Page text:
Tag Archive: Fertilizer

Evaluation of ESN Controlled Release Fertilizer for Florida Corn Production

Environmentally Smart Nitrogen (ESN) corn trial at the UF/IFAS West Florida Research and Education Center in Jay, FL. Photo: Mike Mulvaney

Dr. Michael J. Mulvaney, Cropping Systems Specialist, WFREC, Jay, FL

Now is the time to start thinking about nitrogen (N) management strategies for corn production in the Panhandle.  This is a follow-up to the March 2016 article:  Environmentally Smart Nitrogen (ESN) as a Controlled-release Nitrogen source for Cotton, or ESN for cotton production.  Researchers now have data on the use of ESN for corn production in Florida.

ESN is a polymer-coated urea formulated as 44-0-0. The reason it contains 2% less N than urea (which is 46-0-0) is due to the weight of the polymer coating.  ESN is commercially available in bulk in some parts of the Panhandle.  Many growers blend ESN with urea, commonly as a 50-50 mix, with the idea that some N is immediately available, while the rest will release slowly over time to “spoon feed” the crop.

How slowly does ESN release N?

The release of N from ESN is temperature dependent under controlled conditions.  That is, the higher the temperature, the faster the release.  So, it stands to reason that ESN release should be slower at corn pre-plant as compared to corn sidedress application.  Likewise, we should see different N release if we broadcast as compared to incorporating ESN.  UF Researchers took this out of the lab, and measured the release rates under field conditions at Jay and Citra, FL during the 2015 and 2016 growing seasons.

The Florida data showed that ESN releases 50% N in approximately 2-5 weeks, with broadcast applications releasing N slower than incorporated ESN.

But does it make a difference in yield?

We used different ESN:urea blends at different times (all pre-plant, or 25% N pre-plant with 75% N sidedress) under corn production at two sites across the Panhandle during 2015 and 2016.  These corn trials were all fertilized at 183 lbs N/ac (except the control, of course) – the only differences were in how it was applied.

Figure 1. Corn grain yields using various ESN:urea blends, applied either all pre-plant or using a 25% N pre-plant, 75% N sidedress split application. 183 lbs N/ac were applied to all plots except the control.

Yield differences were not statistically significant among any of the application treatments.

Cost

Global urea prices are near 5-year lows, but are about the same price as last year (Figure 2).  Locally sourced urea in March of 2016 was selling at $ 380/ton, and ESN was $ 600/ton.  That’s a 65% increase per unit of N for ESN over urea.  March 2015 prices were $ 560/ton urea and $ 687/ton ESN, an increase of 28% per unit of N over urea.  It is expected that prices in March 2017 will be slightly higher those in March 2016.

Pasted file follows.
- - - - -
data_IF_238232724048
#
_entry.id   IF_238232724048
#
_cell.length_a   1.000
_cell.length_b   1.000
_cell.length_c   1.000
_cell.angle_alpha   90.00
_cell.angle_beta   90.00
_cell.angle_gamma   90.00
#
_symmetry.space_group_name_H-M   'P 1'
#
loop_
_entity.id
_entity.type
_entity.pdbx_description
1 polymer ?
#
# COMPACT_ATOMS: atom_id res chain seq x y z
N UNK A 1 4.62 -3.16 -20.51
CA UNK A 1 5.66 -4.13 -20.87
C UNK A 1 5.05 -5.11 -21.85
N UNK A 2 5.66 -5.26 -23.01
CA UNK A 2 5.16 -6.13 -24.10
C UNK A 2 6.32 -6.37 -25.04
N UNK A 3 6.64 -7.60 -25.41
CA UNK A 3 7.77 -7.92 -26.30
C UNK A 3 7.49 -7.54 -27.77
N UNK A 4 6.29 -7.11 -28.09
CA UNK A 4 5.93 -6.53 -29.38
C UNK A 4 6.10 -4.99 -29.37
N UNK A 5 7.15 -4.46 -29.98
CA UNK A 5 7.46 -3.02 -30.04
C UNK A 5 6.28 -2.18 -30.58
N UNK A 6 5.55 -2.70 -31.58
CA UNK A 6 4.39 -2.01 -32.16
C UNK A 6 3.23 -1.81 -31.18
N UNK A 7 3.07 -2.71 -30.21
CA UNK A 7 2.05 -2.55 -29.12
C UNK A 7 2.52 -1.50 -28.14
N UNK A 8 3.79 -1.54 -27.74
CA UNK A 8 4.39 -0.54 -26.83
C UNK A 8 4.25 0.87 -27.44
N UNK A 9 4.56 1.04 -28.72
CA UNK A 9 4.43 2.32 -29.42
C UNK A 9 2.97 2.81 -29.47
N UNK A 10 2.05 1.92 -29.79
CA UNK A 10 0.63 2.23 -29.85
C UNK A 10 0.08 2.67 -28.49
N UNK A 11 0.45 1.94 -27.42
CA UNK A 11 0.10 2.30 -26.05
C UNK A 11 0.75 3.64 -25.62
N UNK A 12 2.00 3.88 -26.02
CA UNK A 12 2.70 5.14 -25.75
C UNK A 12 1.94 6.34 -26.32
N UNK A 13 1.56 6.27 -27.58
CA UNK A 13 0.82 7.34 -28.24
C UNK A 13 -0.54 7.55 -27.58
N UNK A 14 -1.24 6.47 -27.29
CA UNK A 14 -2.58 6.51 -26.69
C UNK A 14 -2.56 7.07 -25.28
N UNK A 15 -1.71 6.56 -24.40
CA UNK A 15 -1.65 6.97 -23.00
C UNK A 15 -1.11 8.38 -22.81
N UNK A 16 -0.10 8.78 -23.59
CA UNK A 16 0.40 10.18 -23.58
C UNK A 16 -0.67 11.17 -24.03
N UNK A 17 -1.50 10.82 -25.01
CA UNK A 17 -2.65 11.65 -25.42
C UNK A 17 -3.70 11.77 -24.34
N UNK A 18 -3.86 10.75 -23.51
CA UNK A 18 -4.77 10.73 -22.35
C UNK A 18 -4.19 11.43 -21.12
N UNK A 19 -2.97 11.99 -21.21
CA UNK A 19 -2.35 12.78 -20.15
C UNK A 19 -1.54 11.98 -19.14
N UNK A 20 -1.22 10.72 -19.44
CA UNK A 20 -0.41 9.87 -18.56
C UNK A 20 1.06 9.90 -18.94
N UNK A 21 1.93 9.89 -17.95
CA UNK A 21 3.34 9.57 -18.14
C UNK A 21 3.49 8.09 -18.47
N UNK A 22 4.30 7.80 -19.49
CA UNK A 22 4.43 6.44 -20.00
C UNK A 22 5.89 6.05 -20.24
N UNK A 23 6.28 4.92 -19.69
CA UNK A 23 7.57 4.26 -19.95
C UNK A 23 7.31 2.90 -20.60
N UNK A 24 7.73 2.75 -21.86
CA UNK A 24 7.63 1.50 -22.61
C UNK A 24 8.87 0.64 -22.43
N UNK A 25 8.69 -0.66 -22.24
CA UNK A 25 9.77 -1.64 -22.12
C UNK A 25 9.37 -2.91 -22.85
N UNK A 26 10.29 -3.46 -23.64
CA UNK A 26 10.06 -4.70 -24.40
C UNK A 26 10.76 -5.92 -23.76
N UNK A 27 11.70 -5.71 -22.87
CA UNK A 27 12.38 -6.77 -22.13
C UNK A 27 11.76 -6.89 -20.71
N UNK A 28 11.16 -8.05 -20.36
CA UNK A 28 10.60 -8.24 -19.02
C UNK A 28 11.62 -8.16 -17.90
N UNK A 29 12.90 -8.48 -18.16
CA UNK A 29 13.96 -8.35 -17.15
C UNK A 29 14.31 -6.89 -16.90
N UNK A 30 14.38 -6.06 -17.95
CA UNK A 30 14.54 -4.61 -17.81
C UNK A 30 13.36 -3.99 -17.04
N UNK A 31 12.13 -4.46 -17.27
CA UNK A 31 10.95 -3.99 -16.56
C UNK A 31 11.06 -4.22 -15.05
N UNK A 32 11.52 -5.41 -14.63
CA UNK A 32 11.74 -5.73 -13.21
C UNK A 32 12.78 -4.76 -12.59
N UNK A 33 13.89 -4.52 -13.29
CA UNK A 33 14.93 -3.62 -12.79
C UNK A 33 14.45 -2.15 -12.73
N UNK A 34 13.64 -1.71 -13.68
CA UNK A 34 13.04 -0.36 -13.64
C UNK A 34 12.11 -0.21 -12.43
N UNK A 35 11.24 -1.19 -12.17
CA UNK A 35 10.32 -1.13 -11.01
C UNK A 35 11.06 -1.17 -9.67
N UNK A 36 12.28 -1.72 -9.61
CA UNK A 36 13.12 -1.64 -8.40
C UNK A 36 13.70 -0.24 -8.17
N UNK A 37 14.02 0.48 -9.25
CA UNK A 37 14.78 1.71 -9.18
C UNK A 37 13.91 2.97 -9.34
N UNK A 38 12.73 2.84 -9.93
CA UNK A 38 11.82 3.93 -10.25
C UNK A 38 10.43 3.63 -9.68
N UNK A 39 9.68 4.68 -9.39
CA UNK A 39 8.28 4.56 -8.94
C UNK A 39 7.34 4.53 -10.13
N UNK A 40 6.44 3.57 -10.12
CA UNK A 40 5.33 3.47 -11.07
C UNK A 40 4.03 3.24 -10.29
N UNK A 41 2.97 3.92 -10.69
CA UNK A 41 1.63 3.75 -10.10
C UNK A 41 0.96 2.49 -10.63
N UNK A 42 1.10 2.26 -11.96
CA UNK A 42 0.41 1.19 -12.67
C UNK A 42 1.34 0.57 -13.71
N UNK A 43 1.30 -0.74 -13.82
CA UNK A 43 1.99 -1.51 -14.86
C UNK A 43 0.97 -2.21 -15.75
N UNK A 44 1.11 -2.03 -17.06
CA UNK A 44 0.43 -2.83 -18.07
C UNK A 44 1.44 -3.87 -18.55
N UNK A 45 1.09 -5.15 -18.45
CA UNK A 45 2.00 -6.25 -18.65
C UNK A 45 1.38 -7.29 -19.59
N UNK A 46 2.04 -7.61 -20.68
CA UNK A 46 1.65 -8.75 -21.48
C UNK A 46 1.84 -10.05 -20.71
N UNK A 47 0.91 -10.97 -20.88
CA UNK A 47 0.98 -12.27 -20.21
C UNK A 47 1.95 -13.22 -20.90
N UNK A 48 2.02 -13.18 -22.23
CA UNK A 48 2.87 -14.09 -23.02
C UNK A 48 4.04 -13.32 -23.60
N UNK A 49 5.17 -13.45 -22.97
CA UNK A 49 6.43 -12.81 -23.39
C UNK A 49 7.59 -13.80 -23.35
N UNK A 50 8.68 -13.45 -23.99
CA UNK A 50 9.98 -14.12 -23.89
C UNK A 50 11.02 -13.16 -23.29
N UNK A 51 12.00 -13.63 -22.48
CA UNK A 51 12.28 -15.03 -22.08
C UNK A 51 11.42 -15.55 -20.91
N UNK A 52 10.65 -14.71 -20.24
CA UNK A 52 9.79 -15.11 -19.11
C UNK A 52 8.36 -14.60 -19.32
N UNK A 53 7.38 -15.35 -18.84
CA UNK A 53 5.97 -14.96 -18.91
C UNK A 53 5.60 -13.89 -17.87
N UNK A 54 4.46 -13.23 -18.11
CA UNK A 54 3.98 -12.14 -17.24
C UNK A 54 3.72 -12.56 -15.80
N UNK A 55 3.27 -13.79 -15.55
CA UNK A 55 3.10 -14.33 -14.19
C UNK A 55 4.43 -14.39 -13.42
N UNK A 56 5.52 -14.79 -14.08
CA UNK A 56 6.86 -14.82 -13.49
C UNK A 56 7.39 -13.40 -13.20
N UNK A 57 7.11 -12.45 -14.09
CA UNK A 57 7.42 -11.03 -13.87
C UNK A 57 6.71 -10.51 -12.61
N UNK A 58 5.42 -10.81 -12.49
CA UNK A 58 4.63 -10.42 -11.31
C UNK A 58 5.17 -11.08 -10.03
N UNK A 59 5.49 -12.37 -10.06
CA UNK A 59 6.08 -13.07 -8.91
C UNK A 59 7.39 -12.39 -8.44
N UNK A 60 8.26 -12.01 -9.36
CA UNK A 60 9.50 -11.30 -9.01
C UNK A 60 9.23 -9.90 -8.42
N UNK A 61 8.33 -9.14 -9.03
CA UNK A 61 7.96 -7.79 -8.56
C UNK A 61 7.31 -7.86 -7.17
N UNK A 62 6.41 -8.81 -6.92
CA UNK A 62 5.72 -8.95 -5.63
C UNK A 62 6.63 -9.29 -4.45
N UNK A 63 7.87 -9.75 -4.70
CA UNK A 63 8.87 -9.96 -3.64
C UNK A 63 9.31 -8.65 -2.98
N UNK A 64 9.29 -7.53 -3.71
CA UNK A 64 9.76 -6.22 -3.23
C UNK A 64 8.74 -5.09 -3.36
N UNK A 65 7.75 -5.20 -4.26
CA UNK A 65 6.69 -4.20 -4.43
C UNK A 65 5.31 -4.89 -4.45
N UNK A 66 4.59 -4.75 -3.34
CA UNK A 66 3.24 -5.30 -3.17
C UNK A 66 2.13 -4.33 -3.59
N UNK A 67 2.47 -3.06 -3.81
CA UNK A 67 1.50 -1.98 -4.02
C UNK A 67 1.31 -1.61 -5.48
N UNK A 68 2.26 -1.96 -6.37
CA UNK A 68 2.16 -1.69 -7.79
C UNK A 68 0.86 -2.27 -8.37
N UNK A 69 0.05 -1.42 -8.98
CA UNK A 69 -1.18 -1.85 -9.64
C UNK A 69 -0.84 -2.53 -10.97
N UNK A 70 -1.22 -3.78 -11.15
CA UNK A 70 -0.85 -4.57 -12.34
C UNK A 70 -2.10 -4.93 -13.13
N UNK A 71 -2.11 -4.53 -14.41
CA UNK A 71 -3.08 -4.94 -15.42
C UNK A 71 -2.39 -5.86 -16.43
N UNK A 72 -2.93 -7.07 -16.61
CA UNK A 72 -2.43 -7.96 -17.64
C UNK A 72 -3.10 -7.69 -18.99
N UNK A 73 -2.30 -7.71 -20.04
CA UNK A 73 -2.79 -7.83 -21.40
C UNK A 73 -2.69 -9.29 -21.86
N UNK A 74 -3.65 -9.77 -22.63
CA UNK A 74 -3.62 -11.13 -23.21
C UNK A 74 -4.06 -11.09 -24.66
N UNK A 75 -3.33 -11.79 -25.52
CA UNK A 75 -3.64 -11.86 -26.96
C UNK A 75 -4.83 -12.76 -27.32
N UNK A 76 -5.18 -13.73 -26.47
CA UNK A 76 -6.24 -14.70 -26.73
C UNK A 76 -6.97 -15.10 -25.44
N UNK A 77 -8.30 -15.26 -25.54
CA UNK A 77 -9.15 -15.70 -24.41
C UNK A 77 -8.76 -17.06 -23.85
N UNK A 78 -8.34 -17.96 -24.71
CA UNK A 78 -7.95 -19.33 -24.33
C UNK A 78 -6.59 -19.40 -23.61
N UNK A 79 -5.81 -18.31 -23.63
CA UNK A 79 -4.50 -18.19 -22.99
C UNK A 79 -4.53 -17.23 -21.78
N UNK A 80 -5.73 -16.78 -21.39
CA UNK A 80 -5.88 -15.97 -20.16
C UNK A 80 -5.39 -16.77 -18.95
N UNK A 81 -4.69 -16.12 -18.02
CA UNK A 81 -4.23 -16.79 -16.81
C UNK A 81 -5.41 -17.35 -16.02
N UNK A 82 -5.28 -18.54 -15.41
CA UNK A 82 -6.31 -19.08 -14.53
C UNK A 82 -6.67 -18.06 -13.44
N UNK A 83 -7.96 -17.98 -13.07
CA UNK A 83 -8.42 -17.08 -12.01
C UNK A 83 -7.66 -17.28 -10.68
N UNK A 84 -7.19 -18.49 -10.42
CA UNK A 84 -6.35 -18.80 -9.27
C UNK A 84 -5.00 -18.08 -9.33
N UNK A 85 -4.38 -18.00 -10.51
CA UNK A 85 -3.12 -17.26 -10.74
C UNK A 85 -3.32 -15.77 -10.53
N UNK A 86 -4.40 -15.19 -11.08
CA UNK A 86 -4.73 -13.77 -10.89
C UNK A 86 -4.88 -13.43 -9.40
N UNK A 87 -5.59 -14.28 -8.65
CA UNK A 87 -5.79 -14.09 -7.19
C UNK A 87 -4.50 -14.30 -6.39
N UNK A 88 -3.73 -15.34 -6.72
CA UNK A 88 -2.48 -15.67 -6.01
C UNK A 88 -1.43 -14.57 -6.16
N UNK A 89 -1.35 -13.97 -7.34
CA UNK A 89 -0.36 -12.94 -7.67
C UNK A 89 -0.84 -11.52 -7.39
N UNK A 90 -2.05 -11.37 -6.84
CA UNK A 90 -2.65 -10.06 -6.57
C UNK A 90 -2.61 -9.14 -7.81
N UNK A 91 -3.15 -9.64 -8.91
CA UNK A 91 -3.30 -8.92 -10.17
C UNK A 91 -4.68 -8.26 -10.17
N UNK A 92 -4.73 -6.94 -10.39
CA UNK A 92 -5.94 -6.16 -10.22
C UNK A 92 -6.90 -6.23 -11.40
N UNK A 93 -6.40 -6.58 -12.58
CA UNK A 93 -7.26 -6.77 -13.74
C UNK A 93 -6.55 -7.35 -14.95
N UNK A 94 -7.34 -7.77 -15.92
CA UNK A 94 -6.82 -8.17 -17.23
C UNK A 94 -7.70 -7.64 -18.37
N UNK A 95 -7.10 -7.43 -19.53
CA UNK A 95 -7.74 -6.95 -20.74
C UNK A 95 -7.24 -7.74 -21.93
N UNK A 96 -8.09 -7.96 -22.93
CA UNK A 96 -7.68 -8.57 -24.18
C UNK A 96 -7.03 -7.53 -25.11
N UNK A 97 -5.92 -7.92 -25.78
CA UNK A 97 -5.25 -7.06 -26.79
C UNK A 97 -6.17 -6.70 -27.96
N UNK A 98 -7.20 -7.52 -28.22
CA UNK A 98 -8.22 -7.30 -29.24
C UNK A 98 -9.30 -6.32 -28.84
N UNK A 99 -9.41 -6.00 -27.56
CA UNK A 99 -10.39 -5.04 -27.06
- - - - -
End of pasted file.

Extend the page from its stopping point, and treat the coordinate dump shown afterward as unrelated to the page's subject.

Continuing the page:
Figure 2. Global urea prices over the past five years.

Break even cost

If corn prices are $ 3.60/bushel, and 200 lbs N were applied, you would need a 15 bu/ac yield increase to break even for the additional cost of ESN over urea.  If only half of the N was applied as ESN, a 7.5 bu/ac yield increase would be needed to break even.

Summary

During corn production in the Florida Panhandle, 50% of N release can be expected in 2-5 weeks, depending on timing and placement. Although controlled release of N may lead to increased N use efficiency, there was no evidence of significant yield differences among blends, or timing of applications when applied at 183 lbs N/ac at either Jay, FL (a sandy loam) or Citra, FL (sand).

Advantages over urea:

  • It may limit the opportunity for N loss through volatilization, which may be useful under certain conditions where urea-N loss can be high (warm, moist, broadcast conditions). Research on N volatilization from ESN is underway through Dr. Cheryl Mackowiak’s program.
  • It stores better than urea. It won’t gum up unless prills are broken.

Disadvantages compared to urea:

  • It currently costs 65% more per unit of N than urea.
  • In a heavy rainfall, broadcast ESN can be pushed into low spots in the immediate area. You can incorporate ESN to help avoid this, particularly if you are on a slope.
  • ESN should be handled with reasonable care. Damaged prills are as good as urea but considerably more expensive. When the front-end loader scoops from the bottom of the pile, significant damage can occur to the polymer coating.  Also, broadcast applications can damage prills with contact to spreader fins.  Incorporation of ESN may damage prills as well, which may explain why incorporated N release was faster than broadcast N release.

    ESN prills washed into localized low spots after a heavy rain in 2016. Photo: Mike Mulvaney

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Author: Michael Mulvaney – m.mulvaney@ufl.edu

Cropping Systems Specialist, University of Florida, West Florida Research and Education Center, Jay, FL. Follow me @TheDirtDude
http://wfrec.ifas.ufl.edu/people/faculty/dr-michael-mulvaney/

Michael Mulvaney

Permanent link to this article: http://franklin.ifas.ufl.edu/newsletters/2017/01/13/evaluation-of-esn-controlled-release-fertilizer-for-florida-corn-production/

February is not “Fertilizer Time” for Lawns

February is not “Fertilizer Time” for Lawns

It

Image courtesy UF / IFAS Florida Friendly Landscaping

Image courtesy UF / IFAS Florida Friendly Landscaping

It’s too early to fertilize our warm-season lawn grasses now. This includes the use of fertilizers contained in weed-and-feed products.

There are a number of reasons why it’s best to wait to fertilize your lawn.

First, the soil temperature is too cool for grass roots to have access to some of the fertilizer elements. For example, iron and potassium are poorly available until the soil warms up in spring. Some nutrients leach below the grass roots because the lawn can’t use them yet. This results in waste of fertilizer, time and money.

Secondly, fertilizing too soon can induce nutrient deficiencies and off color areas in your lawn. This is one cause for bright yellow areas in lawns during early spring. Nitrogen is readily taken up by the lawn, even under cool soil conditions, and stimulates early green growth. Early lawn growth is dependent on iron also being readily available. However, iron is poorly available under the cool soil conditions of late winter and early spring. Therefore lawns turn yellow in areas due to an iron deficiency caused by an early fertilizer application. Many times, as soil temperatures warm during mid April and May, the iron becomes available and the lawn turns green. So why not avoid this scenario by waiting until mid April to fertilize your lawn?